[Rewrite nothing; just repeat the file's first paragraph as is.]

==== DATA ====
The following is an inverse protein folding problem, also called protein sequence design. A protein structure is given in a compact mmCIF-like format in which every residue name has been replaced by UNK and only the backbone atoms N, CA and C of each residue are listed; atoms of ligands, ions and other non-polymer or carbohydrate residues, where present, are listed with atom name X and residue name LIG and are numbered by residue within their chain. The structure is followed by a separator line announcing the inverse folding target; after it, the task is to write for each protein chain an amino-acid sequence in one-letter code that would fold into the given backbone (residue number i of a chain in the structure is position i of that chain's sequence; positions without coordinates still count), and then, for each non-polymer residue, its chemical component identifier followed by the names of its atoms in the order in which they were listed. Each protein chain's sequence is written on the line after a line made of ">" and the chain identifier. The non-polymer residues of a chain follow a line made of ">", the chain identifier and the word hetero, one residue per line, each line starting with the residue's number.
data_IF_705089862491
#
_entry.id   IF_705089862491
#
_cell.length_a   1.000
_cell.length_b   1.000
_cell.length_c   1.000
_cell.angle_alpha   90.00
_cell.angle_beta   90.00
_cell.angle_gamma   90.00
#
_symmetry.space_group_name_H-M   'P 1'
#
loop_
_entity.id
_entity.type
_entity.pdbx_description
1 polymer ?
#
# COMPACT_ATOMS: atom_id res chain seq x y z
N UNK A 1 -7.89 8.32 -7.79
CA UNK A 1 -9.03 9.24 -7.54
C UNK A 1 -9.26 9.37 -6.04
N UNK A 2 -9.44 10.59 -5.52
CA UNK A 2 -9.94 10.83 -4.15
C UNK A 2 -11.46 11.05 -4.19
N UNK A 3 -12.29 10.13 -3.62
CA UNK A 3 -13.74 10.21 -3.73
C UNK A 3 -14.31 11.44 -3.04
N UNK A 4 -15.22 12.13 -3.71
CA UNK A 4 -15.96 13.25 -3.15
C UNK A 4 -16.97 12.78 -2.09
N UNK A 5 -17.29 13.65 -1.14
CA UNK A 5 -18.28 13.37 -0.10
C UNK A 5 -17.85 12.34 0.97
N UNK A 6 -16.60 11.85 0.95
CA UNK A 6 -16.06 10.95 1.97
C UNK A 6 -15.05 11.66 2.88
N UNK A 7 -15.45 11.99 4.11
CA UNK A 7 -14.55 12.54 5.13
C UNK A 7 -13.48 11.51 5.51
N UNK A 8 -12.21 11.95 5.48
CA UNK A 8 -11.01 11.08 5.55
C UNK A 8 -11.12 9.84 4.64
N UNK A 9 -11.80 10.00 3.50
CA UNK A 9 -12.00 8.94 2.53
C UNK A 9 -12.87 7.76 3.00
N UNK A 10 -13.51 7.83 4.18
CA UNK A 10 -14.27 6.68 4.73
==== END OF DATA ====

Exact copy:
The following is an inverse protein folding problem, also called protein sequence design. A protein structure is given in a compact mmCIF-like format in which every residue name has been replaced by UNK and only the backbone atoms N, CA and C of each residue are listed; atoms of ligands, ions and other non-polymer or carbohydrate residues, where present, are listed with atom name X and residue name LIG and are numbered by residue within their chain. The structure is followed by a separator line announcing the inverse folding target; after it, the task is to write for each protein chain an amino-acid sequence in one-letter code that would fold into the given backbone (residue number i of a chain in the structure is position i of that chain's sequence; positions without coordinates still count), and then, for each non-polymer residue, its chemical component identifier followed by the names of its atoms in the order in which they were listed. Each protein chain's sequence is written on the line after a line made of ">" and the chain identifier. The non-polymer residues of a chain follow a line made of ">", the chain identifier and the word hetero, one residue per line, each line starting with the residue's number.